{ Banner }

SALT Blog - SALT Blawg

State and Local Tax Blog

SALT Blawg – State and Local Tax Blog

State and Local Tax ("SALT") blog issues require state and local tax knowledge. Chamberlain Hrdlicka's SALT Blawg (SALT Blog) provides exactly that knowledge with news updates and commentary about state and local tax issues.

You can expect to find relevant information about topics such as income (corporate and personal) tax, franchise tax, sales and use tax, property (real and personal) tax, fuel tax, capital stock tax, bank tax, gross receipts tax and withholding tax. SALT Blawg, offers tax talk for tax pros … in your neighborhood.

Popular Topics

Chamberlain Hrdlicka Blawgs

Appellate Blog

Business and International Tax Blog

Employee Benefits Blog

Immigration Blog

Labor & Employment Blog

Maritime Blog

SALT Blog/Blawg

Tax Blog/Blawg

New Jersey Issues Decision Finding a Lack of Nexus Regarding a Partnership Distribution to a Foreign Limited Partner

by Stewart Weintraub and Jennifer Weidler

Earlier this week, the New Jersey Superior Court, Appellate Division, affirmed a decision of the Tax Court of New Jersey finding that a lack of nexus existed for distributions made to a foreign limited liability partner from a partnership with an in-state presence. See, BIS LP Inc. v. Division of Taxation, Docket No. A-1172-09T2 (NJ Super. Ct. 2011).

BIS, the taxpayer at issue, was a foreign corporation with no place of business, property, employees or agents in the state of New Jersey.  Its only interest was its ninety-nine percent (99%) limited partnership interest in BISYS Information Solutions ("Solutions"), which conducted business in New Jersey.  As a result of restructuring, BIS became a wholly owned subsidiary of a holding company, BISYS, Inc. ("BISYS").  Pursuant to a partnership agreement, BISYS was a one percent general partner of Solutions and BIS was a ninety-nine percent (99%) limited partner of Solutions.  Furthermore, the partnership agreement gave exclusive control of Solutions to the general partner, and made clear that BIS would not have a right to partake – directly or indirectly – in the active management of Solutions.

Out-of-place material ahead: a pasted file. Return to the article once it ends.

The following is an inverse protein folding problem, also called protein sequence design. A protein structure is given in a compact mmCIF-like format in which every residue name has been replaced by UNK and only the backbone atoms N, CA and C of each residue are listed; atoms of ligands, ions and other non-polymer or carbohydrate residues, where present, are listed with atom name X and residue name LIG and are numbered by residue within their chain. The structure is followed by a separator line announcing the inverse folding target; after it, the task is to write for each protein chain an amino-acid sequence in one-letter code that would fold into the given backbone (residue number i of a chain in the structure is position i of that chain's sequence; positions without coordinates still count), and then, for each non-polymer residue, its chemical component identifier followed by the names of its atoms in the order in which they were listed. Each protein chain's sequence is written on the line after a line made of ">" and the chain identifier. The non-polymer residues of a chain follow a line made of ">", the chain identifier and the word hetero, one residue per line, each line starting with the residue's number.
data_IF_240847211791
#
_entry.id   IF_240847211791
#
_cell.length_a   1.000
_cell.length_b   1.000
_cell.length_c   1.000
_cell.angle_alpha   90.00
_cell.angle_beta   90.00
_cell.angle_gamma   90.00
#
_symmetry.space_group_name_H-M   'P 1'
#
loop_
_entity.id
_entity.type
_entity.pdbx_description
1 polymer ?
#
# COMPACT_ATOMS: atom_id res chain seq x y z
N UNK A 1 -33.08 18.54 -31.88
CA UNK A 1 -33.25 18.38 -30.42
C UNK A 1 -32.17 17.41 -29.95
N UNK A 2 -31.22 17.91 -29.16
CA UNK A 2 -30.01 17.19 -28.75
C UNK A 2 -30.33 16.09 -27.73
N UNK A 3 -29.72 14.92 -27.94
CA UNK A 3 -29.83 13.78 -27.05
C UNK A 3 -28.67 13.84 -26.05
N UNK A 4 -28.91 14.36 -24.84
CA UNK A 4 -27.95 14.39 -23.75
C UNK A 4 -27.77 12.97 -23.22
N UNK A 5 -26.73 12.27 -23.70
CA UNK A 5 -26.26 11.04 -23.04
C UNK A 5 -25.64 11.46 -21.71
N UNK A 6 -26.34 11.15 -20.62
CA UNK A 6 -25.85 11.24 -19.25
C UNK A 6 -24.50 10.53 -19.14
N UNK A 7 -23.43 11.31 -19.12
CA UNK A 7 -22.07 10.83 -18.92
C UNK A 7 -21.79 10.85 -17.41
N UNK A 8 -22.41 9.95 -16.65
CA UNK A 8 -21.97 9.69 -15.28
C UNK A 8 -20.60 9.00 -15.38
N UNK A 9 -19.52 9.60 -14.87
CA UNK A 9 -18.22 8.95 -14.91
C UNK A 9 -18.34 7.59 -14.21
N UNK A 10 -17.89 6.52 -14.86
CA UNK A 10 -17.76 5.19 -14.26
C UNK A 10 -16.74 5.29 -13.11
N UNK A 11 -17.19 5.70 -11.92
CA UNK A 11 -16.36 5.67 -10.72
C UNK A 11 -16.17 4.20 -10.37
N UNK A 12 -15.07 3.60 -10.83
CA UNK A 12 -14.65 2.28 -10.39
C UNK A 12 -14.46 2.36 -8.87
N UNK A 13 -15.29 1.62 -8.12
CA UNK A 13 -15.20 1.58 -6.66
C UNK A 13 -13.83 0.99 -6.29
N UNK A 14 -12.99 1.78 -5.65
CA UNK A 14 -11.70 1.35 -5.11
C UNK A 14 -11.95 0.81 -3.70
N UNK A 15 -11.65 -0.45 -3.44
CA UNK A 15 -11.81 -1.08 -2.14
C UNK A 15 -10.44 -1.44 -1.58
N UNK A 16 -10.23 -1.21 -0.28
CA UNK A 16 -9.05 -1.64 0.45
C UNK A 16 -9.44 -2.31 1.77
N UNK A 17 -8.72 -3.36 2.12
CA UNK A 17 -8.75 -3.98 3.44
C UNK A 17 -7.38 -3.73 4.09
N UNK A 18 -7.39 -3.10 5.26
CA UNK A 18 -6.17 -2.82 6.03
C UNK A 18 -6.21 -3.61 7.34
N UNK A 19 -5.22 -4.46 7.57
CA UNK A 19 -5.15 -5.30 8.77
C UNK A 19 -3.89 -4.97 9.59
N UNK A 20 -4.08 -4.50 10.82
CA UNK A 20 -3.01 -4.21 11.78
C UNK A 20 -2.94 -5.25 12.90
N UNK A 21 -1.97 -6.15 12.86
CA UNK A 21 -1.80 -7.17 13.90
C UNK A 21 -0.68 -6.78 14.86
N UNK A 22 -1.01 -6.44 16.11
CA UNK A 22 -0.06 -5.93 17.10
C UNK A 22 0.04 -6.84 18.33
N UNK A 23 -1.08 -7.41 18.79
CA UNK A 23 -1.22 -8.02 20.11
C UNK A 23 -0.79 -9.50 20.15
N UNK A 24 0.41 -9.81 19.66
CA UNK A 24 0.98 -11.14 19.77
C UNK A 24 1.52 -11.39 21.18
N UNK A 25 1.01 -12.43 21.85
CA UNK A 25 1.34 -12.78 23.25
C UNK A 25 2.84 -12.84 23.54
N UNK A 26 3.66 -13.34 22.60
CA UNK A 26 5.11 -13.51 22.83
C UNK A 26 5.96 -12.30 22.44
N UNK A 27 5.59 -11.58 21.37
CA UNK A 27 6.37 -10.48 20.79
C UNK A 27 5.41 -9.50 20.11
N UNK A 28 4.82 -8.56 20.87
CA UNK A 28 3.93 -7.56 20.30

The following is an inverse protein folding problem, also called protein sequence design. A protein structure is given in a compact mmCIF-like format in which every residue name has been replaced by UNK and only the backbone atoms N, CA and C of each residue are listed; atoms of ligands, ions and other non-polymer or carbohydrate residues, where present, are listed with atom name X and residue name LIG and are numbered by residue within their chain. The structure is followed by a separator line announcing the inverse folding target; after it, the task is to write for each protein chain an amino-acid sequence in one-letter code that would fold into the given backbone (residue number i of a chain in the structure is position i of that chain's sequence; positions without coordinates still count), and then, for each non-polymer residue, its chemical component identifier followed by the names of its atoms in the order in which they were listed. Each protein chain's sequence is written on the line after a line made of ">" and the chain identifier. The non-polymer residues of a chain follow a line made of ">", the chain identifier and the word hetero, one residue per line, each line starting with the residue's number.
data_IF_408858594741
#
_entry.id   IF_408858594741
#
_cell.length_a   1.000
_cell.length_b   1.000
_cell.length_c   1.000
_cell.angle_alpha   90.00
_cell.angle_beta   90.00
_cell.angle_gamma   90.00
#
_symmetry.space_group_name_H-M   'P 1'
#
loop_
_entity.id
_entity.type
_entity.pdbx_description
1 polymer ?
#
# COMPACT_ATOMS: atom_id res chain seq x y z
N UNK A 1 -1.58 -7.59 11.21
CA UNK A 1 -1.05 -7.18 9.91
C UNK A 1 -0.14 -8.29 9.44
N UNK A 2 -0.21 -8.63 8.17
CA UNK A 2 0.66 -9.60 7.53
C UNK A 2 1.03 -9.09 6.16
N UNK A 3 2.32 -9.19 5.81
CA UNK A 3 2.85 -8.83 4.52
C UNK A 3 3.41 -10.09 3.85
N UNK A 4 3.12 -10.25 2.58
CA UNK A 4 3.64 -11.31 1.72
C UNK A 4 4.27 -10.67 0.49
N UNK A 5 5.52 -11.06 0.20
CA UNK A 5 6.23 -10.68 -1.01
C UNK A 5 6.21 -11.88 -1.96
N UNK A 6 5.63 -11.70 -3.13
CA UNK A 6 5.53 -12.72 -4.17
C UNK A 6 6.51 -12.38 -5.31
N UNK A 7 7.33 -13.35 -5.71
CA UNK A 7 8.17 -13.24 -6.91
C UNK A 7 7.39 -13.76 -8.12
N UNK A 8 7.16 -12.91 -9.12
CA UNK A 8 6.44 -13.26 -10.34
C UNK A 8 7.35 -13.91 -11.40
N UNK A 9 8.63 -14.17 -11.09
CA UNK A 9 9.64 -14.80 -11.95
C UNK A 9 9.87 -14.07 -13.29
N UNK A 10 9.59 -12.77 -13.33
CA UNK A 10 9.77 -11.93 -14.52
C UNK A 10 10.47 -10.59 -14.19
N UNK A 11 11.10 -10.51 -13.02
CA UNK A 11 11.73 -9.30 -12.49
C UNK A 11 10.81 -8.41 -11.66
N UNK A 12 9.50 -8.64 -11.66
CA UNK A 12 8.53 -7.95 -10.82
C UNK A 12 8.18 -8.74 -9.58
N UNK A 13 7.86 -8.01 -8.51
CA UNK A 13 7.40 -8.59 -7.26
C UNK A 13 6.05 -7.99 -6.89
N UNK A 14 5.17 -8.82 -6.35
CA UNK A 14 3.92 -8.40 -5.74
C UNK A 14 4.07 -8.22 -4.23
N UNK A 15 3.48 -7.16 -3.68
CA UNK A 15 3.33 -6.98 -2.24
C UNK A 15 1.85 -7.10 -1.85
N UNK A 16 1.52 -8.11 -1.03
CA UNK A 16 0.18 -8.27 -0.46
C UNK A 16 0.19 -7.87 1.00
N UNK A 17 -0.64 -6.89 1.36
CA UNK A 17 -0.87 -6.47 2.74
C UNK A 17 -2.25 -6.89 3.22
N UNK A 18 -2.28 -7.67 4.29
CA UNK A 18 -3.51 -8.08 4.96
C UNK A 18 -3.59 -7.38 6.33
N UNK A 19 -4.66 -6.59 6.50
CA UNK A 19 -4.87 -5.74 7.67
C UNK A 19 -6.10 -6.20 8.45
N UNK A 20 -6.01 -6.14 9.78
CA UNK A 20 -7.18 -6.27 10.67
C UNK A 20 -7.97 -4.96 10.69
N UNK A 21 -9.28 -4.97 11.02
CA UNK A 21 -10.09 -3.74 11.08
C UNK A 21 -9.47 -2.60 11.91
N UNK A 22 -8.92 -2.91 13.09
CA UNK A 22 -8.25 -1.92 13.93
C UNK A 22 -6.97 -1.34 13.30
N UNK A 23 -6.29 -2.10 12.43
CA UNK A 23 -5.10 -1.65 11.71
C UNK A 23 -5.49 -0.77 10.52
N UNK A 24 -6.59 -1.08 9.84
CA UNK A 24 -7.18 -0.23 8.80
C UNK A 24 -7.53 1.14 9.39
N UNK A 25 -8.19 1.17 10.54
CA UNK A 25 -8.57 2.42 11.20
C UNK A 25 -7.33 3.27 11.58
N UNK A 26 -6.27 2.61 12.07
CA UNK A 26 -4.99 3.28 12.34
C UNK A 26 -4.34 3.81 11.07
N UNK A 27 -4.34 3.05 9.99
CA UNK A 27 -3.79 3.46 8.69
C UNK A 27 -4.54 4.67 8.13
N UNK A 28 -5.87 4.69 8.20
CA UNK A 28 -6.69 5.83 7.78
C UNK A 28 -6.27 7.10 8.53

BIS filed its 2003 New Jersey corporation business tax ("CBT") return and contended that it owed no CBT because it did not have the nexus necessary to subject it to taxation in New Jersey.  The director rejected this assertion, claiming that CBT was owed because BIS had a unitary relationship with the business conducted by Solutions in New Jersey.

The Superior Court affirmed the Tax Court and held BIS lacked sufficient New Jersey nexus to subject it to CBT.  When so holding, the Court found:

The partnership interest was BIS' only or most substantial asset, and it produced BIS' income.  However, BIS was not in the same line of business as Solutions.  Nor, as we have stated, was there a 'substantial' overlapping of officers, and there was no sharing of offices, operational facilities, technology, or know-how.

The court found that while the two entities shared some corporate officers, that was insufficient, particularly compiled with the fact that BIS was not in the same line of business as Solutions and did not control Solutions.